Trade secrets - new Danish Act will offer better protection against abuse
New rules on trade secrets that have just gone out for consultation will offer better protection against abuse. Plesner has taken a closer look at the bill and examines the most important elements for Danish businesses below.
On 6 October 2017 the Danish Patent and Trademark Office sent a draft bill for a completely new Act on trade secrets out for consultation (read the bill - in Danish). The bill implements the Directive of the European Parliament and the Council on the protection of trade secrets (read the Directive), the purpose of which is to protect trade secrets and create a uniform regulatory framework for businesses across the EU.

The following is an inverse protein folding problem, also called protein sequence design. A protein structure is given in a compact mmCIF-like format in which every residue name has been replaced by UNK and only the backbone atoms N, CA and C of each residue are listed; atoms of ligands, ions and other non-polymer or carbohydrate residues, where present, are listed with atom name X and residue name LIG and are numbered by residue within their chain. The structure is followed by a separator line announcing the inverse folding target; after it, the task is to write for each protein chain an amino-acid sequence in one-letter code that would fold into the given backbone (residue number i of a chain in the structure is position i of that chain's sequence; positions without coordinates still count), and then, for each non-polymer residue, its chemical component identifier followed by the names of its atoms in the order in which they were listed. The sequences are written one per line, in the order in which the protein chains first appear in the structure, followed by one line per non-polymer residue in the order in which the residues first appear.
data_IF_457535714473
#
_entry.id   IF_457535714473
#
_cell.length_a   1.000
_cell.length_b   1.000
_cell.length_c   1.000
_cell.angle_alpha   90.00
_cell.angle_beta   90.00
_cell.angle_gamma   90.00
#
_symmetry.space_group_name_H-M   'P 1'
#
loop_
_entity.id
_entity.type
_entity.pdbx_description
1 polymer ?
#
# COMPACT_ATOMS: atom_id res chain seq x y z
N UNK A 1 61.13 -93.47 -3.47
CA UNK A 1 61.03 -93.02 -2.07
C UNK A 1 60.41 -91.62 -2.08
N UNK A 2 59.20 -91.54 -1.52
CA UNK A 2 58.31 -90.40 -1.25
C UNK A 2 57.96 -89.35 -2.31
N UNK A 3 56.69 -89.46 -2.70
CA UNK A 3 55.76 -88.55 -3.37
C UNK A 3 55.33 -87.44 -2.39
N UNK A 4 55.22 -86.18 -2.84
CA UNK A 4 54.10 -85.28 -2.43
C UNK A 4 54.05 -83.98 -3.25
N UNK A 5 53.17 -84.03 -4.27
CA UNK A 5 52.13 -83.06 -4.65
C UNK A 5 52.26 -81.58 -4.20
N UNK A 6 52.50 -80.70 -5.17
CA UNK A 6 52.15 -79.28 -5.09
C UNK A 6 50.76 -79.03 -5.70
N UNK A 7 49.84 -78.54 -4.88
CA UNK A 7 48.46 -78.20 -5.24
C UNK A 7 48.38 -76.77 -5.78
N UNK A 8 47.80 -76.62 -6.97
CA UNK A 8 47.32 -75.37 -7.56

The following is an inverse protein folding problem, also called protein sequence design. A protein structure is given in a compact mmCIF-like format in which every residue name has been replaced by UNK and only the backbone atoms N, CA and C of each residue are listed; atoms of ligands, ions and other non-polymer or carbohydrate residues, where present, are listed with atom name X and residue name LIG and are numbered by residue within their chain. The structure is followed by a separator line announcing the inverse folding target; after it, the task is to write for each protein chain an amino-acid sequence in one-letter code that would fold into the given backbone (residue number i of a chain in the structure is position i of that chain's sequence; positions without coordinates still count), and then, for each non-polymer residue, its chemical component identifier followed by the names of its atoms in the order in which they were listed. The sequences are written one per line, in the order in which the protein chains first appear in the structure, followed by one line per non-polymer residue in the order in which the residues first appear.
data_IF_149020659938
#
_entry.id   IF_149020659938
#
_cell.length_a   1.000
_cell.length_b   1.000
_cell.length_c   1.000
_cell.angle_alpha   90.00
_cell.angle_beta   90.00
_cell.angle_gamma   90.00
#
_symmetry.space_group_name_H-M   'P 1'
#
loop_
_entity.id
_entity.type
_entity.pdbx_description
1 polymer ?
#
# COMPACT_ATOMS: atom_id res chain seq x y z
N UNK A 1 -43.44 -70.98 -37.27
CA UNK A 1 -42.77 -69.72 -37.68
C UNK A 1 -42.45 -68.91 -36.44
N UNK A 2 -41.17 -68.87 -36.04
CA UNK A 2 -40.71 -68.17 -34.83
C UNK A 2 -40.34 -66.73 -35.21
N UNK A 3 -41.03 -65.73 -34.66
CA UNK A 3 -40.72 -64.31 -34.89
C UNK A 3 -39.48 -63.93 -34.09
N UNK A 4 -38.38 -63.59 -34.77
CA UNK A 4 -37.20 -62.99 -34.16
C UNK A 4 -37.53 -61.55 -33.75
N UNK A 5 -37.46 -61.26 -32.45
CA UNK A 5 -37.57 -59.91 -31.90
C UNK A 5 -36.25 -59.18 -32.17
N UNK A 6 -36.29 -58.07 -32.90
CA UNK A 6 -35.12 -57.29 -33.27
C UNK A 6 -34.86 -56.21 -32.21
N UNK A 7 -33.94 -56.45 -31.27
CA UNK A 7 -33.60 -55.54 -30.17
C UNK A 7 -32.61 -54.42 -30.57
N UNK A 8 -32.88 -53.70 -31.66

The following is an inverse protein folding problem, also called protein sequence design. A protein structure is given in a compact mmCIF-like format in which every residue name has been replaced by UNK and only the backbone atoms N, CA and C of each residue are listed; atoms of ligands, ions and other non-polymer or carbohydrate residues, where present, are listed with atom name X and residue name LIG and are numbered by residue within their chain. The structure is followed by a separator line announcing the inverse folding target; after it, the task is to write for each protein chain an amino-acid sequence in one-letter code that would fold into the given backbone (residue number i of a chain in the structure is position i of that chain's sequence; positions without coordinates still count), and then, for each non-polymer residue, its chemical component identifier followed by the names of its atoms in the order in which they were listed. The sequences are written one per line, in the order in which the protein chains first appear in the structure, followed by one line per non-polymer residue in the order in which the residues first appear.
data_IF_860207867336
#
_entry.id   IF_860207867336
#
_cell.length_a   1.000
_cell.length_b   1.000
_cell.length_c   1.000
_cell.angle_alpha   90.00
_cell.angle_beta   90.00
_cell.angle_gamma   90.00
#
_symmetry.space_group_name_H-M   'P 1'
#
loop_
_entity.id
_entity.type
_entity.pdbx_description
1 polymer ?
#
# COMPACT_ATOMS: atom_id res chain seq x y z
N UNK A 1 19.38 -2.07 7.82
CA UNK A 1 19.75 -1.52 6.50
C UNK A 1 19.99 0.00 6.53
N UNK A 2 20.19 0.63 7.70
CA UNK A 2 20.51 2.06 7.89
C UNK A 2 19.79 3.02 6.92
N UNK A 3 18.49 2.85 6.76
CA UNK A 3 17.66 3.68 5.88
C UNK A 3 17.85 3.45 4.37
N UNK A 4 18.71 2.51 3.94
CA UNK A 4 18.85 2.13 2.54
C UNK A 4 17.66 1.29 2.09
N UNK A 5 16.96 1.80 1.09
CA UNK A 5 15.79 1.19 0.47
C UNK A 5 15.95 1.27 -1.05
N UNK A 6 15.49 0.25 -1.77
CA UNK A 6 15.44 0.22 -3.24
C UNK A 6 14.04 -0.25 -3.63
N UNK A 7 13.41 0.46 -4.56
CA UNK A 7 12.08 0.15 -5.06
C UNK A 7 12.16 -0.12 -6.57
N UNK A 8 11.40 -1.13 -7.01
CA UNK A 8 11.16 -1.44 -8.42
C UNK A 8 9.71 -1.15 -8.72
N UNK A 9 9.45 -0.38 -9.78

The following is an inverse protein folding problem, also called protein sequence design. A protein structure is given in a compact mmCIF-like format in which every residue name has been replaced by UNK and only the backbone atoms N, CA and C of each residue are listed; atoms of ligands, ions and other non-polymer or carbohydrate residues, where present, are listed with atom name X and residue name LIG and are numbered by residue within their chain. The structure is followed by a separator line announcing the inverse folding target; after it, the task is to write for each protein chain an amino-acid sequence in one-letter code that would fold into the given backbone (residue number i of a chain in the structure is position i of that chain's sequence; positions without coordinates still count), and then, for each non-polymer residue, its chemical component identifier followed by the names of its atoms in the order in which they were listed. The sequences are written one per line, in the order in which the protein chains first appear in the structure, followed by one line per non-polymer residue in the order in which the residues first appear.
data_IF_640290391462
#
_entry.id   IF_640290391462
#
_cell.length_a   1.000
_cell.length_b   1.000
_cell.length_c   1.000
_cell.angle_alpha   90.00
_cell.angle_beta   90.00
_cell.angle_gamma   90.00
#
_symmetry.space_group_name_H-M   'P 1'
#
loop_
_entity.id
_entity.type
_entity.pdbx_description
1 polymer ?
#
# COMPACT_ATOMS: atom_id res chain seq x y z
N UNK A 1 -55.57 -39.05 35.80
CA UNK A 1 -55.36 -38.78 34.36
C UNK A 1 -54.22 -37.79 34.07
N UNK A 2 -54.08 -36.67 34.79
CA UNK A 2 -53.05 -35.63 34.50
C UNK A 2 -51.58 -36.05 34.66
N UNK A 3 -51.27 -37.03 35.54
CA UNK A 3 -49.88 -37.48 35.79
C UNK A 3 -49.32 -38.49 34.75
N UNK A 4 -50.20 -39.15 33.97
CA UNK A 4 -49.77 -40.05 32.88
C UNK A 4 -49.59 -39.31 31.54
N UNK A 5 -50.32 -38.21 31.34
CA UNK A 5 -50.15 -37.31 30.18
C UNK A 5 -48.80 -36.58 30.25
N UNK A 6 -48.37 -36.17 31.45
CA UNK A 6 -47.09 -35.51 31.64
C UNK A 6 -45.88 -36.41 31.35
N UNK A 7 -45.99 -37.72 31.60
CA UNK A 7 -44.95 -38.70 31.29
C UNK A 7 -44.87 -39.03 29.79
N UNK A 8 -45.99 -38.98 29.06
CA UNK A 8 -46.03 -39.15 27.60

Implementation of the Directive into a new and separate Act on trade secrets that to a great extent brings together Danish regulation in the area will make it easier for Danish businesses to form a general view of the rules on the protection of trade secrets. The new Act will further include several new initiatives that will offer better protection against abuse of trade secrets by improving the possibilities of enforcement.
The most important elements of the bill are summarised below: